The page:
Pichai's Prediction: AI to write Google's next 25 years, lift people's lives

by IANS |



New Delhi, Sep 30 (IANS) For Alphabet and Google CEO Sundar Pichai, the next 25 years are crucial as with artificial intelligence (AI), the company has the opportunity to do things that matter on an even larger scale.


As Google looks ahead, the Indian-origin tech mogul has been reflecting on the commitment from the original founder’s letter in 2004: “to develop services that improve the lives of as many people as possible — to do things that matter.”


“We’re just beginning to see what the next wave of technology is capable of and how quickly it can improve,“ according to Pichai.


Today, one million people are using generative AI in the Google Workspace to write and create.


Flood forecasting now covers places where more than 460 million people live. A million researchers have used the AlphaFold database which covers 200 million predictions of protein structures, helping with advances to cut plastic pollution, tackle antibiotic resistance, fight malaria, and more.


“We’ve demonstrated how AI can help the airline industry to decrease contrails from planes, an important tool for fighting climate change,” he said in a detailed post on the “quarter century of change”.


Still, there is so much more ahead.


Over time, AI will be the biggest technological shift we see in our lifetimes. It’s bigger than the shift from desktop computing to mobile, and it may be bigger than the internet itself. It’s a fundamental rewiring of technology and an incredible accelerant of human ingenuity.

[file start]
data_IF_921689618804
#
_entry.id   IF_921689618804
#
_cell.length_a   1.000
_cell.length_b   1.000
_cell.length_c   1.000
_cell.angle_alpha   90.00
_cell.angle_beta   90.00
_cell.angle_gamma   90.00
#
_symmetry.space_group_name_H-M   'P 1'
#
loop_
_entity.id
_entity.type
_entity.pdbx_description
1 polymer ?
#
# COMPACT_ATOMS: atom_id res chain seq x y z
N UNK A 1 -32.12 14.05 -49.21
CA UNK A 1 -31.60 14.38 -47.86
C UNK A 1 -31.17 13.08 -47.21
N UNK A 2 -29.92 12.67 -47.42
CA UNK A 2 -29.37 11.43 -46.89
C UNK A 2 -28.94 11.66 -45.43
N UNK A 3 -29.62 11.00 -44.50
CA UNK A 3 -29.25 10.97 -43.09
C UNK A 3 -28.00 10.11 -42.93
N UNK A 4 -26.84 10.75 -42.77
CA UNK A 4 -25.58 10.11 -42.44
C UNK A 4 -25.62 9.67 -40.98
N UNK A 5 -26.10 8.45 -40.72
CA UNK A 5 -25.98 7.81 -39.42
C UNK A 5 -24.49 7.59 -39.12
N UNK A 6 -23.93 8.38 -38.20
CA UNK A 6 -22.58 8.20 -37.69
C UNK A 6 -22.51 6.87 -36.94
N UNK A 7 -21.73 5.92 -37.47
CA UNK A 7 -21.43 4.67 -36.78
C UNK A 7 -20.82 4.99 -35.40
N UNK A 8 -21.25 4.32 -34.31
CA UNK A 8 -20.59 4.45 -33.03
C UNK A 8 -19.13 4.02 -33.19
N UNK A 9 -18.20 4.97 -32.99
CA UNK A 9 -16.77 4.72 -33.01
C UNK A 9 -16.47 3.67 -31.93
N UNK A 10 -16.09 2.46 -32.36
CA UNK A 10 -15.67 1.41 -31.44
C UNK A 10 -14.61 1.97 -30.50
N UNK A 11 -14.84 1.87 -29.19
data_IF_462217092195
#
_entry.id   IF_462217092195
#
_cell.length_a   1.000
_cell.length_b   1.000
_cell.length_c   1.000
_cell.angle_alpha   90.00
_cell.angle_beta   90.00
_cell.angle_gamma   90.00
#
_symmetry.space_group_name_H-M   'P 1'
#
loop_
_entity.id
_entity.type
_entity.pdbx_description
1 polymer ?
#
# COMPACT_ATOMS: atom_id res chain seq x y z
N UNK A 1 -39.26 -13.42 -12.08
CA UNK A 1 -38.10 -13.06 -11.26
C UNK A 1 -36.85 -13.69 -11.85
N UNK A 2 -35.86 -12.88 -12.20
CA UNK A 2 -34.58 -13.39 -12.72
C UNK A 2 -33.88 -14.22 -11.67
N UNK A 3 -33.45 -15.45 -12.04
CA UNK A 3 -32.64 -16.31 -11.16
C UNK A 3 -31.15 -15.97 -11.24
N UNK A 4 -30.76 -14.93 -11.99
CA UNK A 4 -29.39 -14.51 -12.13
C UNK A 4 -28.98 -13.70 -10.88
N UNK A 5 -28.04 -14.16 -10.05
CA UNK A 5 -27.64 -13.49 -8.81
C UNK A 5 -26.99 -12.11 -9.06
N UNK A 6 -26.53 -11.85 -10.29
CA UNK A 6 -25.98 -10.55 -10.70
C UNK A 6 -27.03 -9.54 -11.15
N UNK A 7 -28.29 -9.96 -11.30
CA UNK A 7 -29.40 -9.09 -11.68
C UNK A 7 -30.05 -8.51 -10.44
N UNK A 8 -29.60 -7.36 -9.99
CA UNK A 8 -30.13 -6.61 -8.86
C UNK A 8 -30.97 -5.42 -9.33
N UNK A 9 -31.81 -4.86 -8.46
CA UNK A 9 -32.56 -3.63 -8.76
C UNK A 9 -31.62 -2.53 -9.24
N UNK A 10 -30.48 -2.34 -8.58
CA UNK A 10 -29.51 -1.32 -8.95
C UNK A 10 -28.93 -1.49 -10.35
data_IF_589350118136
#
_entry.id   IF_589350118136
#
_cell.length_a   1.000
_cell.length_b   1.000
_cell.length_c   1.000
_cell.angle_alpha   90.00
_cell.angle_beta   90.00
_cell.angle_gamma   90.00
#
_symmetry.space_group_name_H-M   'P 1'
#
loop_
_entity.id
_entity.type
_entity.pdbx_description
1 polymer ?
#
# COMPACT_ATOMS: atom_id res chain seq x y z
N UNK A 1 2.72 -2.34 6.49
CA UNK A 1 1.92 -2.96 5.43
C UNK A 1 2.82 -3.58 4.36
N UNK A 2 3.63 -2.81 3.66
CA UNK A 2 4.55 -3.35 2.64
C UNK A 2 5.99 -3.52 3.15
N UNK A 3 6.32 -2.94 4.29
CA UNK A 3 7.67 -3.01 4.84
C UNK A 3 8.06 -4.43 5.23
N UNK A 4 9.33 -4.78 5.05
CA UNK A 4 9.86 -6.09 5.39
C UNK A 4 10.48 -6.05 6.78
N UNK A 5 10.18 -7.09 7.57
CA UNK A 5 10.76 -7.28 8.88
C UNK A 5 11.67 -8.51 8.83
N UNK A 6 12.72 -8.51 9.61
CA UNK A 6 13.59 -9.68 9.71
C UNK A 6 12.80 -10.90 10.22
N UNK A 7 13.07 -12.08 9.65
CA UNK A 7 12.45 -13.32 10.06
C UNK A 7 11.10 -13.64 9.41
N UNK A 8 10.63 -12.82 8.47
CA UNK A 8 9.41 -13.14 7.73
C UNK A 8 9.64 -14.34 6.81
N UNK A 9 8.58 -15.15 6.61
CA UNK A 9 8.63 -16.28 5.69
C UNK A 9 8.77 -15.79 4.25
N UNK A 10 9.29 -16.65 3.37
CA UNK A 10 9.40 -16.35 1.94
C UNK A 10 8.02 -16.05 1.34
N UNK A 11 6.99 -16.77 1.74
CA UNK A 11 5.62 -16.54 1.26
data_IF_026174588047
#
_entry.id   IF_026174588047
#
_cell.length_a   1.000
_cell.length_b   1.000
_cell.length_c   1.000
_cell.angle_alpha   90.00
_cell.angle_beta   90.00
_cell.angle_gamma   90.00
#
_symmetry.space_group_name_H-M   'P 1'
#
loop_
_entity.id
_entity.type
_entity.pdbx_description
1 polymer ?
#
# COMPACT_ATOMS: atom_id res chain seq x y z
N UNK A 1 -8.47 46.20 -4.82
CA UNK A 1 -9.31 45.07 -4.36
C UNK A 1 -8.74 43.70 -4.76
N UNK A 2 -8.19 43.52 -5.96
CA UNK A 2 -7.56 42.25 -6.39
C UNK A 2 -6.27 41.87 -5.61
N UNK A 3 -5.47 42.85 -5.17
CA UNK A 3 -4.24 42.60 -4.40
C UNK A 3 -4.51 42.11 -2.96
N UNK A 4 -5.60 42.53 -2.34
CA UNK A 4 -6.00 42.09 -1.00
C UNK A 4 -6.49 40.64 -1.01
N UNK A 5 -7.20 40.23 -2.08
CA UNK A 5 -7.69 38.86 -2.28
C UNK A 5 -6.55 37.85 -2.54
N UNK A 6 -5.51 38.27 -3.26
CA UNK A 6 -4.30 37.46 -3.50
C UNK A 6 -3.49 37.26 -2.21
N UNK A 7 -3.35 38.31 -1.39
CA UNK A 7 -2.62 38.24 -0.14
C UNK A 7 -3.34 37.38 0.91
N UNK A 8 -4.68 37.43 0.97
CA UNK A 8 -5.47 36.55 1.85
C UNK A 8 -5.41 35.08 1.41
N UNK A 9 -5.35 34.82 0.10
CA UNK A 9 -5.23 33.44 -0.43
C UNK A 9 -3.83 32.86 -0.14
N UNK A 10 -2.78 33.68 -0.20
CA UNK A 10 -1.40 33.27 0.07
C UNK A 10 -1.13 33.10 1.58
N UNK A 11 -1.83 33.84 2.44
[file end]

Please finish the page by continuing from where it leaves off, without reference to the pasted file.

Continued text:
“Making AI more helpful for everyone, and deploying it responsibly, is the most important way we’ll deliver on our mission for the next 10 years and beyond,” Pichai noted.


“Our search for answers will drive extraordinary technology progress over the next 25 years. And in 2048, if, somewhere in the world, a teenager looks at all we’ve built with AI and shrugs, we’ll know we succeeded. And then we’ll get back to work,” he emphasised.


An essential truth of innovation is that the moment one pushes the boundary of a technology, it soon goes from extraordinary to ordinary.


“That’s why Google has never taken our success for granted,” according to Pichai.


Larry Page and Sergey Brin are the CEO and president of Google's parent company, Alphabet, respectively, first wrote down the mission 25 years ago -- to organise the world’s information and make it universally accessible and useful.


“They had an ambitious vision for a new kind of search engine to help people make sense of the waves of information moving online. The product they built, Google Search, went on to help billions of people around the world get answers to their questions,” said Pichai.


The questions Pichai asked Google have evolved over time: “How do you fix a dripping faucet?” “Fastest route to Stanford Hospital?” “Ways to calm a crying baby?” And right around spring of 2003, perhaps: “How to ace a Google interview?” And over time, Google got much better at answering them.